Health benefits

The mango is many healthy benefits. Its papain-like enzyme is good for digestion and purifies the intestines. It's an antioxidant, and also good for cardiovascular conditions. Many Indians consider the mango to be a blood builder, and good for anaemia due to its high iron content. It is also said to be good for alleviating menstrual and muscular cramps. The fruit has a high potassium and magnesium content.

Mango juice has also been proven to kill certain viruses. It also has good fibre, beta-carotene, vitamins C, B1, B2, B3, B6, zinc and calcium. The fruit is also effective in cooking as a meat tenderiser and flavour enhancer.

Mango wood makes good furniture and handicrafts, and villagers are known to use its tender twigs as toothbrushes.

The mango is an auspicious tree to have in one's garden. Its leaves are used to decorate doorways, as a toranam, or a string of tied leaves, to symbolise divinity. The leaves are used in worship also. The fruit has long been considered a sacred symbol of fertility and the yellow-orange colour of the ripe fruit is an auspicious shade for saris and garments. Jewellery too has made use of the mango, with traditional gold and diamond ornaments made with the mango motif — the maangai maalai (mango necklace) is a must in every bride's jewel box. Silk saris have always used traditional motifs and the mango is a time-honoured one, woven intricately in gold or silver thread, into sensuous silks. Weddings too have been held in mango orchards, designer weddings with the blessings of the boon-giving tree.

The mango reigns supreme in the kitchen too. Pickle making is an adventure by itself, taking up the better part of a morning. Tongue-tickling pickles, hot and sweet, dry and oily, fresh and preserved, are made from the mango as perfect tart accompaniments to Indian meals. Jams and jellies, chutneys and salads go well with western dishes too.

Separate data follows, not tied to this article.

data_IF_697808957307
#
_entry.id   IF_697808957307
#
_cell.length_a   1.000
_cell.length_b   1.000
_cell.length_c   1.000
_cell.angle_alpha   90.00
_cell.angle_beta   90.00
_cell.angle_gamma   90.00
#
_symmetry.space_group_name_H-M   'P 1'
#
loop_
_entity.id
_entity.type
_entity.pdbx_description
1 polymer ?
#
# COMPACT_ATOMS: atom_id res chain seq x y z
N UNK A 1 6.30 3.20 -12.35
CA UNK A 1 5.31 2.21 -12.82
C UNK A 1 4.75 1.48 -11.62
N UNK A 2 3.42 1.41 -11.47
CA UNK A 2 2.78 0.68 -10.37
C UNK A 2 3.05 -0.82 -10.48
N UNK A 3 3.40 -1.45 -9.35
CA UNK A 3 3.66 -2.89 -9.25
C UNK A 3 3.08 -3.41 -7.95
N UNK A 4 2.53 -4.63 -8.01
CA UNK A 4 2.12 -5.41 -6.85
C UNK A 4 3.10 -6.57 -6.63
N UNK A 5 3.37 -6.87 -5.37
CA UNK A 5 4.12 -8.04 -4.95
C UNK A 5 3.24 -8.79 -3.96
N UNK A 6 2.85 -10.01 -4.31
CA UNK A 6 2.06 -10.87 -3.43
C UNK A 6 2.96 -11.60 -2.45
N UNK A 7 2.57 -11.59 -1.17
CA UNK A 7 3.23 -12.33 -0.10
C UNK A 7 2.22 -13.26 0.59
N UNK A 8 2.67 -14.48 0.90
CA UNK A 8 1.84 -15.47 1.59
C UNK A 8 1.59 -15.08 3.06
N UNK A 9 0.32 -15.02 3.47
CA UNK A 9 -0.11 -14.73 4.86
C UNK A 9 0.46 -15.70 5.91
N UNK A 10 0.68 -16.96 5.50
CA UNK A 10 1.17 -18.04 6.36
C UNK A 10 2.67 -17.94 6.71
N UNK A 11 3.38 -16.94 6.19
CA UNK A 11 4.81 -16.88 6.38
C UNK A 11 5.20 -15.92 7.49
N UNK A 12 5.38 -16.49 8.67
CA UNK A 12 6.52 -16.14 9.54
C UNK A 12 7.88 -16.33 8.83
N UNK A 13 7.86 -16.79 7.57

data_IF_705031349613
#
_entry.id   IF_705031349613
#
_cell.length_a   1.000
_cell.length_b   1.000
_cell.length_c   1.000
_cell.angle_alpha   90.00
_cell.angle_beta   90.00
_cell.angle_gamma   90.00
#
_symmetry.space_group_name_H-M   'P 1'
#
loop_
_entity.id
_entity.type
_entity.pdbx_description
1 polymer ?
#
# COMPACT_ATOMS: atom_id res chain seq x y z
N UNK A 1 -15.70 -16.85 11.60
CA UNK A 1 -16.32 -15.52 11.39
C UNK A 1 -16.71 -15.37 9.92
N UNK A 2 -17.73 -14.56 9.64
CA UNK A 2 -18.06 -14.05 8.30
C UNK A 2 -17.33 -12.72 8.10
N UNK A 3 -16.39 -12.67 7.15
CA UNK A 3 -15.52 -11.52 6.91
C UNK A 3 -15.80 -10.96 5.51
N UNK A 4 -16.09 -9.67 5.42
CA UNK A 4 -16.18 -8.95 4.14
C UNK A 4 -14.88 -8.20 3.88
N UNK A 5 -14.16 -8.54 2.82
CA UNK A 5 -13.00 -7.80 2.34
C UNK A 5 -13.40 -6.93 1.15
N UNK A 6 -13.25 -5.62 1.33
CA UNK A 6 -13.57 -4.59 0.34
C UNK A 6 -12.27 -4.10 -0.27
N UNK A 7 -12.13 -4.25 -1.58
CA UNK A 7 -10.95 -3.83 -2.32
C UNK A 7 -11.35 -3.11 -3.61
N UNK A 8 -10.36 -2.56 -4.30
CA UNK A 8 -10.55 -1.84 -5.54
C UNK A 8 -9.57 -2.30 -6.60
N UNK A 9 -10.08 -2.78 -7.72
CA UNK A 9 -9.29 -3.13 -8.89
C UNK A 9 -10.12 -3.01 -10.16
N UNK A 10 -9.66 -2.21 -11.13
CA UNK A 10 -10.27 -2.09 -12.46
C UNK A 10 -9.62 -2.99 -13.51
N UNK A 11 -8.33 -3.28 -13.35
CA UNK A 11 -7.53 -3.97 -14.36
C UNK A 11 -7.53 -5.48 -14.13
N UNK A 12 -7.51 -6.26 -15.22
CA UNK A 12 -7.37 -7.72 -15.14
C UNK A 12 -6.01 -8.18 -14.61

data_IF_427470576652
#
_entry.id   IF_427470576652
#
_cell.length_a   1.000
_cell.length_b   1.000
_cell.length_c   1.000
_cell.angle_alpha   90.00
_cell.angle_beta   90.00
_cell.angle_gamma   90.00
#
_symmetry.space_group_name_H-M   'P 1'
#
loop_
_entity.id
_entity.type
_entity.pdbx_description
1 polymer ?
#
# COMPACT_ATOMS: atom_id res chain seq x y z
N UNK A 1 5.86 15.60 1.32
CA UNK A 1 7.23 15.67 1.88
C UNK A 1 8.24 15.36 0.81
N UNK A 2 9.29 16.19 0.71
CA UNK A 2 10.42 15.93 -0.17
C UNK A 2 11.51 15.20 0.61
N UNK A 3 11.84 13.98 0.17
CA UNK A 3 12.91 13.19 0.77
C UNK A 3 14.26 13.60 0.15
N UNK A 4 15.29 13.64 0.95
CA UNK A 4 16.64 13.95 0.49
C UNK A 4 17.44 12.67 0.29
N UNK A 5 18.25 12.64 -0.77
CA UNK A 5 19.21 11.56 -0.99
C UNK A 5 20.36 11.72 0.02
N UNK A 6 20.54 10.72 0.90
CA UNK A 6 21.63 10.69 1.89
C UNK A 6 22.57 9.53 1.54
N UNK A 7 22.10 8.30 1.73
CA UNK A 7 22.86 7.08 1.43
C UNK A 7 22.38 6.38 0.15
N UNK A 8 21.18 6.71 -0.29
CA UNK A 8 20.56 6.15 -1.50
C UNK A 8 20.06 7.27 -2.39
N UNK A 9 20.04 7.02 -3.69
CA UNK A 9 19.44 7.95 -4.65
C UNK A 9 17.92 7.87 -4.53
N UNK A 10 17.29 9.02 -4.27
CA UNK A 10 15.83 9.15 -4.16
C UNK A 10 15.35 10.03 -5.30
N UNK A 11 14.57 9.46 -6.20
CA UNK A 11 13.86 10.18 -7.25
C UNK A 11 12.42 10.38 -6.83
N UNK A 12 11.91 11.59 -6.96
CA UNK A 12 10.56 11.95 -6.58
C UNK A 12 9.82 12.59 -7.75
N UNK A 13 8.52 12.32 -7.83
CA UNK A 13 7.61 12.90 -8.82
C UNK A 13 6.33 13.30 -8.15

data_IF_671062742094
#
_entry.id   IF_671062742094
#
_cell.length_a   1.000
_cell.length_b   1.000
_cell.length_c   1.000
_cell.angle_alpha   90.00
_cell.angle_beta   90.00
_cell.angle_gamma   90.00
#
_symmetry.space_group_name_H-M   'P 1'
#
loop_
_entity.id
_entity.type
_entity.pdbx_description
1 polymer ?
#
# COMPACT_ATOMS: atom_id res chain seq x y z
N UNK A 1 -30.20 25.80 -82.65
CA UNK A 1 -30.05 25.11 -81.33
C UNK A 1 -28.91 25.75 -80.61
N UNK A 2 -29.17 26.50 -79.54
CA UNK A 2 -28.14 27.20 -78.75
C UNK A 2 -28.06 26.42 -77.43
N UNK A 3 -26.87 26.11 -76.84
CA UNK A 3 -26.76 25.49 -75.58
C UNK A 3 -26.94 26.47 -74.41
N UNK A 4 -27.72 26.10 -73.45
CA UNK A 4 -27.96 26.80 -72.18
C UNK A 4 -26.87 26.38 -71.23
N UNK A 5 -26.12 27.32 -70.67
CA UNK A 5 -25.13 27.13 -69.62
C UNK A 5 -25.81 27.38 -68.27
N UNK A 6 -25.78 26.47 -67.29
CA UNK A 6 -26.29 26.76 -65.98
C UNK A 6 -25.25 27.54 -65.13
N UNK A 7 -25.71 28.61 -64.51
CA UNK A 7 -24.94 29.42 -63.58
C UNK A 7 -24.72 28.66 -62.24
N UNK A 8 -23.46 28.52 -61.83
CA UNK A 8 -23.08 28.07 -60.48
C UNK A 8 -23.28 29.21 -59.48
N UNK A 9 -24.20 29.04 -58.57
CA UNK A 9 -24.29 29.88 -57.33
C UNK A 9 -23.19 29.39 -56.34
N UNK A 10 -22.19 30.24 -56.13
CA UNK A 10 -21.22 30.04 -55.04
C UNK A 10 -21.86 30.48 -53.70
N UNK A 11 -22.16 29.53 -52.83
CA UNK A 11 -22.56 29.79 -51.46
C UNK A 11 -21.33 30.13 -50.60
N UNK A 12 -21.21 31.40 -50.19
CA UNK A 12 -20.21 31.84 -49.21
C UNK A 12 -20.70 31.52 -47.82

Indeed, an abiding memory of Thailand for me is its Floating Market near Ratchaburi. The ladies on the tiny boats sell such sumptuous hot food prepared in a jiffy. One of the most popular dishes is that of fried snake fish heaped with a delectable salad — slices of fresh raw mango mixed with fish sauce, lime juice, peanuts, red chilly hand pounded roughly, sugar, fresh coriander leaves and fresh onion shoots. The taste lingers in my memory, even years later.

Infinite variety

Mango kulfi, lassi, mango sandesh, aam ras eaten with hot puris, rasayana (mango kheer in Karnataka), fresh fruit salad, the superb aam papad of North India, aamchur powder (dry mango powder) added to dishes, mango toast, mango burfi, mango cooler made from raw mango, crushed and mixed with sugar syrup, cardamom and saffron, mango pulav, murabba — it's all simply too much for the palate.

The roads are piled with ripe fruit — Sindura, Banganapalli, Neelam, Javadu, Malgoa, Kadir, Daseri, and the heavenly Alphonso, the king of mangoes, grown chiefly in Maharashtra and Salem, in Tamil Nadu. It was to see the monsoon rains, and taste the Alphonso that the newly petro-rich Arabs came to Bombay, in the early 1970s. Ever since, it is the Indian's grouse that Bombay's Crawford Market has no Alphonsos to sell to the Indians, as the Arabs take it all. The Malgoa too is an outstanding fruit, with a unique flavour and texture.

Pickle mangoes too are heaped on pavements and in markets — small round ones for vadumaangai and big firm ones for aavakkai. The seller also handily chops the hard raw fruit, with kernel, for pickling.

The trees have become personal symbols, reminding descendants of loved old family members, providing solace and enjoyment in the most beautiful way.